Why idle moments are crucial for creativity
Last month, both the US Department of Homeland Security and the UK Department of Transport issued a new ban. Passengers flying from certain areas of North Africa and the Middle East can no longer carry electronics larger than a smartphone on flights.
Royal Jordanian airlines cheekily responded by offering travellers “12 things to do on a 12-hour flight with no tablet or laptop.” Number 11 was “analyse the meaning of life.”
There’s nothing inherently funny about this suggestion. It’s amusing because the thought of quiet contemplation on a long flight rather than being entertained via a screen is, in today’s world, ridiculous.
Humans have daydreamed for thousands of years, and yet, these days, spare moments are filled with using our smartphones and other devices—scrolling through social media, listening to podcasts, responding to emails—leaving us little time to let our minds wander. This may seem a small change, but its effect, on the way our minds work and on our collective creativity, could be far-reaching. In fact, it could be hindering your ability to come up with fresh, innovative ideas.
In 2012, researchers found that letting your mind wander can lead to better creative problem solving. And anecdotal links between daydreaming and creativity abound. From Einstein to Nobel Prize-winning chemists to the inventor of the Post-it note, many of the world’s great thinkers have espoused the benefits of giving your mind a rest. And perhaps you too have noticed that your best ideas come in the shower or while out for a walk.
When your mind is able to wander, it is accessing memories, emotions and random bits of stored knowledge, says Amy Fries, author of Daydreams at Work: Wake Up Your Creative Powers and a writer and editor for Psychology Today.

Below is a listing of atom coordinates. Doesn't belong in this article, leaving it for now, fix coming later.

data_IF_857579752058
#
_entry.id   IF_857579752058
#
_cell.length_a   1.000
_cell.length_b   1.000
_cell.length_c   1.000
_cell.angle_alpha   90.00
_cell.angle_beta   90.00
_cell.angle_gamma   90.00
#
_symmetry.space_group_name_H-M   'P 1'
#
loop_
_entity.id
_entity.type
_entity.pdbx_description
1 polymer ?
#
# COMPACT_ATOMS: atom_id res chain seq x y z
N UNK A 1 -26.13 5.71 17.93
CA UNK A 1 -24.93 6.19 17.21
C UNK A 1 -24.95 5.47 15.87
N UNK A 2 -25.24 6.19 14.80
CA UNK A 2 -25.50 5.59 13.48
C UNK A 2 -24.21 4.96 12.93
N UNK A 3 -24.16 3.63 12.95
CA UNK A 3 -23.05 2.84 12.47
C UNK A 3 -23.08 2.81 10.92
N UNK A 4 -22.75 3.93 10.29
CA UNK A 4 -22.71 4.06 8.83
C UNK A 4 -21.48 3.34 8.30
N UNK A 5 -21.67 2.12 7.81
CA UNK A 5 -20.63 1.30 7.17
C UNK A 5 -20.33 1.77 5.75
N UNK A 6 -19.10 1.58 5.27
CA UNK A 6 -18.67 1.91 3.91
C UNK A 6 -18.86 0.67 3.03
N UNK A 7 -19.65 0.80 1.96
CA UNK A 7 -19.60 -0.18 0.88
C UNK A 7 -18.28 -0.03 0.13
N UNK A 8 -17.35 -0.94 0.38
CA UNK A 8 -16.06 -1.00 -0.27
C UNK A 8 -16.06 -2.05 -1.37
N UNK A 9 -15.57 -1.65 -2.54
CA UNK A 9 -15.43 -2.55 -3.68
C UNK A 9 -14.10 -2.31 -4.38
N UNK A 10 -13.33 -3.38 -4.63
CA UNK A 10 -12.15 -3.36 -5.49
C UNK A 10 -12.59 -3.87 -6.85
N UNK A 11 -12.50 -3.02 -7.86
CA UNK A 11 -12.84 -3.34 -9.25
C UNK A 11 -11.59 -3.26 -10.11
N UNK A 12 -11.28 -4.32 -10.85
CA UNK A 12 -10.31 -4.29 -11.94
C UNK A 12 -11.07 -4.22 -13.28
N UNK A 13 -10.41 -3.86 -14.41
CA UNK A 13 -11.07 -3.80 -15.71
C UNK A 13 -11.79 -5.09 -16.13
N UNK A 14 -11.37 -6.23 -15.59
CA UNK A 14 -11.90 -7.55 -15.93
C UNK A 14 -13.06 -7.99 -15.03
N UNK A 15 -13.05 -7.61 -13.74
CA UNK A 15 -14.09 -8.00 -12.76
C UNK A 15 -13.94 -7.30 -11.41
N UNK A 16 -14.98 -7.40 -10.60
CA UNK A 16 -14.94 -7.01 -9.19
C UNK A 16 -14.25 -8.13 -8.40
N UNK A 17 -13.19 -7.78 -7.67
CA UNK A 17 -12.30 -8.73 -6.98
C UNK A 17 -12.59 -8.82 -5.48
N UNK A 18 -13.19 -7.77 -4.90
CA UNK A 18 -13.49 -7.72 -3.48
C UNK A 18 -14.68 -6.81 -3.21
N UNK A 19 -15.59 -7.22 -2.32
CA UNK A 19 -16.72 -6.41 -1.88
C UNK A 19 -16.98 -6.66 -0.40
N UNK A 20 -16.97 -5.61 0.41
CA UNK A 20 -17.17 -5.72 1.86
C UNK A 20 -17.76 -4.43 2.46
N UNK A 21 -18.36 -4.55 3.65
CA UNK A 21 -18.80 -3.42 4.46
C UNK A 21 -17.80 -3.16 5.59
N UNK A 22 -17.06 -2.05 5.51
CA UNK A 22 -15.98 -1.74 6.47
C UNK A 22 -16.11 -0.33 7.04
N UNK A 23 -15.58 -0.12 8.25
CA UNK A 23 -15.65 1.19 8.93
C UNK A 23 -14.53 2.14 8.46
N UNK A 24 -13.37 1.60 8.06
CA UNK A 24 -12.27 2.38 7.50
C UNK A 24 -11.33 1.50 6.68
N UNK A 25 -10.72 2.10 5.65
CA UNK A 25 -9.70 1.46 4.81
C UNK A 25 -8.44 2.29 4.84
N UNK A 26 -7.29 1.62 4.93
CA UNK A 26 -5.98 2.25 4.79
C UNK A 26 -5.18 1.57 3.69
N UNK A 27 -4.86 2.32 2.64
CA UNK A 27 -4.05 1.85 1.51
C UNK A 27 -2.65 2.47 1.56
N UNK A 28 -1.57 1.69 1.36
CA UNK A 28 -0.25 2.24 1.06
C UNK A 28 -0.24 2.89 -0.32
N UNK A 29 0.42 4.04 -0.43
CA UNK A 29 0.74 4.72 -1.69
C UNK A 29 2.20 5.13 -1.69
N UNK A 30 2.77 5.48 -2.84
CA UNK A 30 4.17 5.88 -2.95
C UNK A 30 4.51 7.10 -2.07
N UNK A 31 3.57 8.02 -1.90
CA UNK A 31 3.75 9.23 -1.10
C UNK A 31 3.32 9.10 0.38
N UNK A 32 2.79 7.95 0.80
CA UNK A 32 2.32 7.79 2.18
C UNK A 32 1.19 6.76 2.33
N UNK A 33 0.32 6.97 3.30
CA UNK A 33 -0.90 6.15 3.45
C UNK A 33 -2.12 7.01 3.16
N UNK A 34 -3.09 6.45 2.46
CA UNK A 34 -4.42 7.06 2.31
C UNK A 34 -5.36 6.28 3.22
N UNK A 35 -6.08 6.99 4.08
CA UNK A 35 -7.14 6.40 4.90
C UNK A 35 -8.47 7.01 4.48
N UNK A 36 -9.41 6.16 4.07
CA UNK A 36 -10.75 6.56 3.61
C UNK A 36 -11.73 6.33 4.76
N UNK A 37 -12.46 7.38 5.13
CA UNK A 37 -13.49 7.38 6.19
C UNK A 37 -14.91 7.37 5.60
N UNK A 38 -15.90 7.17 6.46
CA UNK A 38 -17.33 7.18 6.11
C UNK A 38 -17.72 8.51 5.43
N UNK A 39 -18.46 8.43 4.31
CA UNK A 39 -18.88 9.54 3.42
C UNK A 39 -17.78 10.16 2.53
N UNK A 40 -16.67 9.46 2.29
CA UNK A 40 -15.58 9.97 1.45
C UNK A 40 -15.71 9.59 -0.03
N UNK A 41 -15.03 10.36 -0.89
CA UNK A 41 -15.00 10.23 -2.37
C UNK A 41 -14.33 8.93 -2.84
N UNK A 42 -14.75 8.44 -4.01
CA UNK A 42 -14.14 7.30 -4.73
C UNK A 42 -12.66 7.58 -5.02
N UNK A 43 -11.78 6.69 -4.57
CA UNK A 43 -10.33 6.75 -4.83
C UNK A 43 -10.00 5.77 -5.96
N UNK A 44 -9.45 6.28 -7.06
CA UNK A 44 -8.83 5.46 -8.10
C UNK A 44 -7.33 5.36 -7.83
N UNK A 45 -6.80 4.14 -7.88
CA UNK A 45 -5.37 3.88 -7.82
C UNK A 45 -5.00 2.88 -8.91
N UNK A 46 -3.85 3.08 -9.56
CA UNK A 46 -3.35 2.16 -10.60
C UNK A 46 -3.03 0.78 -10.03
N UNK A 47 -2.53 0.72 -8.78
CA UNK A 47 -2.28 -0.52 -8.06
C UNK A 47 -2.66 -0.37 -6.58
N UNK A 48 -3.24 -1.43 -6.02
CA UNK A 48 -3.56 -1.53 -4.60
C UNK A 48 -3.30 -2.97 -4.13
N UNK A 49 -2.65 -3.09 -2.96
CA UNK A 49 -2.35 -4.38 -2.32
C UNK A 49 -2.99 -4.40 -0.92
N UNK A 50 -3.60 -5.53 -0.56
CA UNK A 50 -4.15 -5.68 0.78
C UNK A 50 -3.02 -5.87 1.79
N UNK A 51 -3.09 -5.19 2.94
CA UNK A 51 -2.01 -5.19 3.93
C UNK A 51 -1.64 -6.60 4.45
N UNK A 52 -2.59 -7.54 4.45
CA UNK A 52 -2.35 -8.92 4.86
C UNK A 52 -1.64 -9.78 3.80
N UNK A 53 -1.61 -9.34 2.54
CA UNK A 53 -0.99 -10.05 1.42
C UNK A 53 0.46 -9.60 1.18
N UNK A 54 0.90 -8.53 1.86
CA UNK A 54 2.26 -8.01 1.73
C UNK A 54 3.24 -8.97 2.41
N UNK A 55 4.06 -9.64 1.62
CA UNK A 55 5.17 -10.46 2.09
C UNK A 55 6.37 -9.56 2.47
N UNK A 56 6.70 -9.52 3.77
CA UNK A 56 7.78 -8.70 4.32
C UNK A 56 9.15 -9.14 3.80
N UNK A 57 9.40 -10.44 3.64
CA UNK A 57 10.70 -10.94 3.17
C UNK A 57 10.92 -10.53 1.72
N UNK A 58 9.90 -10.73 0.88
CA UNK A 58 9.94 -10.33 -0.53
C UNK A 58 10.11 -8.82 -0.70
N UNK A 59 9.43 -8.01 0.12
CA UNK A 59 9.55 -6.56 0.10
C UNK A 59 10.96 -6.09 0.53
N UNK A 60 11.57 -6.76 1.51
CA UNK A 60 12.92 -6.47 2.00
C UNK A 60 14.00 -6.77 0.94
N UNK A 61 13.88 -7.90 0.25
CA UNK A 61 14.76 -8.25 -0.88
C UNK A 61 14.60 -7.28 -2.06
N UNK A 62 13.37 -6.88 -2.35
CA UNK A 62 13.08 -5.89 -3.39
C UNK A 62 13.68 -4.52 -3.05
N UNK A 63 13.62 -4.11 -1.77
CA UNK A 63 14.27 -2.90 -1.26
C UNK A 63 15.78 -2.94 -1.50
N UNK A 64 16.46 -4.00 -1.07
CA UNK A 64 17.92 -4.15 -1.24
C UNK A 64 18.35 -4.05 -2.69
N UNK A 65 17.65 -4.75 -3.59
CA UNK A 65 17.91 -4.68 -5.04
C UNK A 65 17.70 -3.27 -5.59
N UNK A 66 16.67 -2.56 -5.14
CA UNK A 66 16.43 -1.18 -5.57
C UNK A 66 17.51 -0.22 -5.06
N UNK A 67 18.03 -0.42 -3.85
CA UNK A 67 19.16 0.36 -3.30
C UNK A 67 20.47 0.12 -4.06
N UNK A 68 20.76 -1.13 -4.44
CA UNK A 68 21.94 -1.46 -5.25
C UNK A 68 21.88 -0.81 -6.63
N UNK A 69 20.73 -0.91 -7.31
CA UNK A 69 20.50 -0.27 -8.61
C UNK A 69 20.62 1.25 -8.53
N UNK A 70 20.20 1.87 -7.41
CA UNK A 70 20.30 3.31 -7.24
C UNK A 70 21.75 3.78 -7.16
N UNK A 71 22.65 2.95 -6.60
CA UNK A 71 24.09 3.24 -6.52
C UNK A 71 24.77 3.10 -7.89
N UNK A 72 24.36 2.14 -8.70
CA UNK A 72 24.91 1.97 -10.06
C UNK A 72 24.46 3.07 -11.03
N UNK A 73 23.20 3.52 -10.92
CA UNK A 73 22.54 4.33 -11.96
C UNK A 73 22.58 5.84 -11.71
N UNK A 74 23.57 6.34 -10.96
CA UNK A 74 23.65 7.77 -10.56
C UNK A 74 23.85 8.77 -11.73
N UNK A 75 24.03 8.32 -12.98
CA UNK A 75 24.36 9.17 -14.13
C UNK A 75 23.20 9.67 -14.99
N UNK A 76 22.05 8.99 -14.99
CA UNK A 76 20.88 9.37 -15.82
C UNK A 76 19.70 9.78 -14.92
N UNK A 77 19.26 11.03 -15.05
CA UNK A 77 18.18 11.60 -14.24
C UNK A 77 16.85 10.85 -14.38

“Daydreaming is how we access our big-picture state of mind,” Fries says. “When you’re in a daydreaming state of mind, you can visualise or simulate your own version of events.”
This visualisation can help us gain a new perspective on a problem or link two previously disjointed thoughts to come up with an original idea.
“My most creative moments come when my brain is allowed to rest,” says Megan King, a graphic designer for the architecture and engineering firm exp Global Inc. As a designer, King is expected to come up with new, compelling ideas all the time. “Sometimes I’ll spend all day working on a project and I’ll feel that I never quite created something that I’m really happy with,” King says. “I’ll get a good night’s sleep and [the next day], get something done in 15 minutes that is more innovative.”
But “I’m addicted to my smartphone,” she says.
She’s not alone. According to Nielsen, Americans spend 10.5 hours a day consuming media. And UK residents are close behind at almost 10 hours a day, according to eMarketer. This extended screen time has made some of us uncomfortable sitting alone with our own thoughts. Scientists conducted a study in which they gave people the option of either sitting alone with no distractions for a period of 6–15 minutes or enduring a mild electric shock. Many people chose the shock.